Training on racial issues is important and must be done correctly. 

At the beginning of the fall 2021 semester, JMU played a training video on social justice for students working in the Office of Student Affairs. Shortly after the video was published on YouTube, Jessica Chasmar, a writer for Fox News, wrote an article criticizing the training for teaching students, saying that the university is teaching its students that “Christians [and] White males are ‘oppressors.’” Chasmar emphasizes how after the training, student employees were told to “‘not share these materials with others,’” hinting at how the university seemed to want to keep this training from the public.

The most problematic part of the training, and the focus of Chasmar’s article, was a chart illustrating who’s privileged and oppressed. The chart shows that males, cis-gender people, those who identify as heterosexual, those who identify as heteromantic and Christians are privileged. 

Privilege, according to Vanderbilt University’s handout, “gives advantages, favors, and benefits to members of dominant groups at the expense of members of target groups.” Vanderbilt also defines oppression, characterizing it as “the combination of prejudice and institutional power which creates a system that discriminates against some groups and benefits other groups.” While having privilege doesn’t automatically mean that one is an oppressor, they have the power to become one due to their social status. Additionally, having privilege doesn’t mean that one didn’t work hard, rather that they didn’t have to face obstacles that minorities do. 

Angelica Stabile, Fox News’ Digital Production Assistant, interviewed Juliana McGrath, the chairwoman of JMU College Republicans. McGrath said, “DEI [diversity, equity and inclusion] training is important, but the way [JMU] went about it was absolutely wrong,” saying that instead of bringing people together, it brought them apart. The biggest issue McGrath had was with how Christians were labeled as oppressors, arguing that “it’s not really fair because [Christians] all believe in the same thing—we all believe in a higher power.”

DEI training has become a critical part of HR in companies, organizations and other institutions. Addressing issues regarding discrimination and its long-term effects helps minorities feel more welcome and allows for an overall change in any boundaries certain groups face. According to Jaime Klein’s article on DEI, he states that “organizations with more diverse executive teams are 33% more likely to outperform their peers,” the advantages of this training clearly benefiting the business side. DEI training tends to focus on educating employees on systemic racism, biases and microaggressions and developing various plans of action or changes to the organization’s current workings. 

After the video was taken down for review, Tim Miller, the vice president for student affairs, released a statement addressing the issue. Miller preached for diversity and expressed how it’s “important that we make JMU a place that’s inclusive of all people and welcomes everyone to be Dukes.” President Jonathan Alger also released a message, stating, “I ask for empathy and support of one another,” emphasizing how conversations on DEI “can be difficult and at times uncomfortable,” but calling them “necessary.”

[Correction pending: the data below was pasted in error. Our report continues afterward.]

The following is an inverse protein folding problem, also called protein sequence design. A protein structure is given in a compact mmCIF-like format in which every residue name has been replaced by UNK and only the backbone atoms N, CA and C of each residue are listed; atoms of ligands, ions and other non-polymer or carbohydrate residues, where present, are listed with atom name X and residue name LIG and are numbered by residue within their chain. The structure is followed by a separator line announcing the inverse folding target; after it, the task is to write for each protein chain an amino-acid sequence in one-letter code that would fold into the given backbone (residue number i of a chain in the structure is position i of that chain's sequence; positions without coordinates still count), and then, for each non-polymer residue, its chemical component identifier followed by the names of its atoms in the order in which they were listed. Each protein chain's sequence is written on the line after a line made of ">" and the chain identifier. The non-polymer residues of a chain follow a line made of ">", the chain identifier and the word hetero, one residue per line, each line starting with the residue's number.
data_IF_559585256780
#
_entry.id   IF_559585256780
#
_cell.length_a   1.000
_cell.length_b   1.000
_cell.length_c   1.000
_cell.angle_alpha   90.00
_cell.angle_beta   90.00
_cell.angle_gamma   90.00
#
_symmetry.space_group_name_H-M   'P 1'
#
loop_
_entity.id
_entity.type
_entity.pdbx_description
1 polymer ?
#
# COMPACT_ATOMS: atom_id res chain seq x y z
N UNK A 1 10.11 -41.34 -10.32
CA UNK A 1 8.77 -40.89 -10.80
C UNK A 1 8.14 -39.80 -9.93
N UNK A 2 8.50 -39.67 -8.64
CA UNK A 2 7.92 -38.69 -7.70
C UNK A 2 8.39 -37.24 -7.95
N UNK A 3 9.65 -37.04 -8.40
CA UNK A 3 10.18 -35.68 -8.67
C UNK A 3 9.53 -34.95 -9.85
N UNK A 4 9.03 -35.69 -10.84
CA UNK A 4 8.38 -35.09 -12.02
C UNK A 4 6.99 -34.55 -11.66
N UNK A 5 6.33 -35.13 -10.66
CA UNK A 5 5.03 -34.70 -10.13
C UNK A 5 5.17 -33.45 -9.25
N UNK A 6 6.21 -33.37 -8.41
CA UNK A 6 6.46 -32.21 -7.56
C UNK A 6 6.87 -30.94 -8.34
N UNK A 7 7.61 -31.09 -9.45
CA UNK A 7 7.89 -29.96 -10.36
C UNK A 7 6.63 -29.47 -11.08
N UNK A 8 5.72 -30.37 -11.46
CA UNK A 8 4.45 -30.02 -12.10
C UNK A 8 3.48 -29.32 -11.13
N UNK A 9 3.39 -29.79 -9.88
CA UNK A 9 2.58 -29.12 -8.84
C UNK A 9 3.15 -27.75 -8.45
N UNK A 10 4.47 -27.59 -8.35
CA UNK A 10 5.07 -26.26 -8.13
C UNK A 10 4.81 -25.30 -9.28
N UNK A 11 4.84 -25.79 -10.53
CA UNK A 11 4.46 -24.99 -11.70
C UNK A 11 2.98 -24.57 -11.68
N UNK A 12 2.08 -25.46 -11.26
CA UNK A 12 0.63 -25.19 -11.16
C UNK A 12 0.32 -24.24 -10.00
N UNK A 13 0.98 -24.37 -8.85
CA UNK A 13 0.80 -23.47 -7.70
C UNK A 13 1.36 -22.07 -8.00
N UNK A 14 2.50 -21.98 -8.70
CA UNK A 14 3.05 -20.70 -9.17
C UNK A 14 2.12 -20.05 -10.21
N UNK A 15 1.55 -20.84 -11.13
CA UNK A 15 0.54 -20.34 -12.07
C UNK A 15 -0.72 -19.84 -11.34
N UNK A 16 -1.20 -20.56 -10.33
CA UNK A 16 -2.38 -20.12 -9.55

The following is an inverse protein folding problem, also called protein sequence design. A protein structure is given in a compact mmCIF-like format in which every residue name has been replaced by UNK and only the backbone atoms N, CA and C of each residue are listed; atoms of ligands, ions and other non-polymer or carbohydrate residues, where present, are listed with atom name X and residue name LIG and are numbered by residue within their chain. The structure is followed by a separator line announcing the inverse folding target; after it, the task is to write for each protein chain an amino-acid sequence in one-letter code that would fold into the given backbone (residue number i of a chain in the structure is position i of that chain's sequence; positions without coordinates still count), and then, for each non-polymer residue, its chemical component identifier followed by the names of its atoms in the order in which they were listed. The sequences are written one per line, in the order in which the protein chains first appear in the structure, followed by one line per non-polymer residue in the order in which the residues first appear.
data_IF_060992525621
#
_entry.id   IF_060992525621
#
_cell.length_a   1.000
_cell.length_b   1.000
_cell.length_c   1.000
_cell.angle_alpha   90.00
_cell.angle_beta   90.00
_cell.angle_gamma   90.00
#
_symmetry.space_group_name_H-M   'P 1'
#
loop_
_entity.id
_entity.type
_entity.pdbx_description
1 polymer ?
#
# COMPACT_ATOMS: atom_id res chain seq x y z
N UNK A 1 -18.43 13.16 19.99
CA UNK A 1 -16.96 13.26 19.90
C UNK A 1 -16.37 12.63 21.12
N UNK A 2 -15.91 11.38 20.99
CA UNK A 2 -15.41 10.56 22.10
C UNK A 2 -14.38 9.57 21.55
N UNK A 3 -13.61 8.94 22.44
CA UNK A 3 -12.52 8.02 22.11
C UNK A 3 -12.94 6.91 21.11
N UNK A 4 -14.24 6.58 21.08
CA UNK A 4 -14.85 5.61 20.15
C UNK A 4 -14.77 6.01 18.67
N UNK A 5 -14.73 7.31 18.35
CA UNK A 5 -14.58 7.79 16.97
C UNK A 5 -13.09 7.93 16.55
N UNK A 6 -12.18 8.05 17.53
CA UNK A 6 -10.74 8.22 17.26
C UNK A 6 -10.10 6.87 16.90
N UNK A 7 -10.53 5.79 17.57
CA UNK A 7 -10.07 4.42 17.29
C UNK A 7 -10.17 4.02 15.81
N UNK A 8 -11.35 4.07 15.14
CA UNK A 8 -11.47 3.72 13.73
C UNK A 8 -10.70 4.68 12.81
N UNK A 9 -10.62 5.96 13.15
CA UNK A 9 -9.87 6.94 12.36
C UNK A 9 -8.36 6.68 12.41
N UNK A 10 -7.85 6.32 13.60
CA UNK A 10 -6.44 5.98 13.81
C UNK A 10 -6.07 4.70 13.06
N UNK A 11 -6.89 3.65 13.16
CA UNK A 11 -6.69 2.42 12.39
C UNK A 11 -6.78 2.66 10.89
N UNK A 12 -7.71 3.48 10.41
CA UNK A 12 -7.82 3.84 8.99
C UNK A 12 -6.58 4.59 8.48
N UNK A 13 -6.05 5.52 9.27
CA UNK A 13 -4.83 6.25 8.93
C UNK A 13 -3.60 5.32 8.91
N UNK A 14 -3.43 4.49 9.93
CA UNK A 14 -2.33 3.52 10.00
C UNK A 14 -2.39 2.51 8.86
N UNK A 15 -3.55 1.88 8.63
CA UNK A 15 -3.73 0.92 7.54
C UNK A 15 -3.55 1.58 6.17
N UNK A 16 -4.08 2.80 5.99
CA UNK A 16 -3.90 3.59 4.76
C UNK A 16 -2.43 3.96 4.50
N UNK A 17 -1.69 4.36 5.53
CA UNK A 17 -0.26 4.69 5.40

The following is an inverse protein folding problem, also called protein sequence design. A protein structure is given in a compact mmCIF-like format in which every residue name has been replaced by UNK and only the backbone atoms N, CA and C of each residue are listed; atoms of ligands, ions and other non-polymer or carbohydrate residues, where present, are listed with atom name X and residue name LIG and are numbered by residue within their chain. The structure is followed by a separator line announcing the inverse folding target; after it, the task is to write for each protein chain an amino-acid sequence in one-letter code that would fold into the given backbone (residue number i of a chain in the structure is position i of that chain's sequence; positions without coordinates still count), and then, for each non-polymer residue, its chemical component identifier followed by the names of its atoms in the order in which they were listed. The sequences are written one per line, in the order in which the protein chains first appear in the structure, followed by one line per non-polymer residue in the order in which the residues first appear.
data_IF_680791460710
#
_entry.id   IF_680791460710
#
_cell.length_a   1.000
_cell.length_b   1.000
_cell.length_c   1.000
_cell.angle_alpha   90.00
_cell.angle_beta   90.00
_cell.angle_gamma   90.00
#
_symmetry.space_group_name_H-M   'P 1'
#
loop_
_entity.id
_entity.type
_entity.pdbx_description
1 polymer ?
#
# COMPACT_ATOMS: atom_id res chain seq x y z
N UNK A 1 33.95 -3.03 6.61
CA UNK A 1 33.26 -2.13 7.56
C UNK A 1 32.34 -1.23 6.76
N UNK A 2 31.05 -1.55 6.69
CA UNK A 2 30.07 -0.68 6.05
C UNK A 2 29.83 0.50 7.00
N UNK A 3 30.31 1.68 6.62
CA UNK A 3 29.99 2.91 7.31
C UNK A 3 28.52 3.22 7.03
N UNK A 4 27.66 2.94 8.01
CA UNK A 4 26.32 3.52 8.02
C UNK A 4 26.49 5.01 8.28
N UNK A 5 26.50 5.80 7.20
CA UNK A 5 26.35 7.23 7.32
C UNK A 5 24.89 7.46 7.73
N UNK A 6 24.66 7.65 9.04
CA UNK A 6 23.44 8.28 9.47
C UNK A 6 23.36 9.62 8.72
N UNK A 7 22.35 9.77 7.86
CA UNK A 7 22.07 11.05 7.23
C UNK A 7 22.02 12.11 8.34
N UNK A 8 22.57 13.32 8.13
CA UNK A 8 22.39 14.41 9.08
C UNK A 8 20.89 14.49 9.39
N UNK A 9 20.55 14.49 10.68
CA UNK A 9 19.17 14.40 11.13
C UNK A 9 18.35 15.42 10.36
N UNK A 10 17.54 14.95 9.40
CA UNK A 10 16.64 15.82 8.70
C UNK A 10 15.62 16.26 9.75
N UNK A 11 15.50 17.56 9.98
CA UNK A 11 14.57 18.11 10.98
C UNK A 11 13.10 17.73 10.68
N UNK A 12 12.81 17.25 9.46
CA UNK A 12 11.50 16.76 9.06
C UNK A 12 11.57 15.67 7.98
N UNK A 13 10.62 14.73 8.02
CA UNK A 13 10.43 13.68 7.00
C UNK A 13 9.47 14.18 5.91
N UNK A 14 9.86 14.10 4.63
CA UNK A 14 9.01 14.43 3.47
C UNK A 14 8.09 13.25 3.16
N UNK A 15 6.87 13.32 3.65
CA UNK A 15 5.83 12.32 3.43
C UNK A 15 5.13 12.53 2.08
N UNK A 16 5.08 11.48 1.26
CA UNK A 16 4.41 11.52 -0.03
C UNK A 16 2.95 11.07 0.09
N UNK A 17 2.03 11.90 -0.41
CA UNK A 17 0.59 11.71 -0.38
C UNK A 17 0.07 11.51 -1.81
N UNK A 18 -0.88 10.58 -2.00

While it’s important to address DEI and its place at JMU, the training focused too much on the differences of social groups rather than the importance of inclusion on campus. Embracing differences and relating back to JMU’s culture should be the goal. Furthermore, when mentioning a teaching about privilege, it’s important to not shame certain groups, but to encourage them to use their privilege for those who don’t have it. Negativity and pointing fingers won’t get us anywhere, but actively searching for ways to solve problems and to become more united can get us somewhere. Having privilege doesn’t make someone an oppressor, but all oppressors gain their power from privilege. 

Another aspect of the training that could be improved is addressing Christians as the oppressor. While Christians do have privilege in the U.S., that doesn’t necessarily mean that they’re all oppressors, as mentioned before. However, Christians need to understand that they can use their privilege for those in need. As a Christian myself, putting others first is a large part of Christianity, and in the Bible, Christians were once oppressed which further demonstrates Christians should be understanding of groups that aren’t in power. 

It isn’t surprising that JMU is having a rocky start when addressing diversity, as it’s difficult to incorporate inclusive practices when systemic racism stands in the way. Being a predominantly white institution (PWI) makes the striving for diversity and inclusion difficult, but in the long-term it’s achievable as long as all members of the JMU community are willing to put in the effort.

Julia Cheng is a sophomore media arts and design major. Contact Julia at chengjm@dukes.jmu.edu.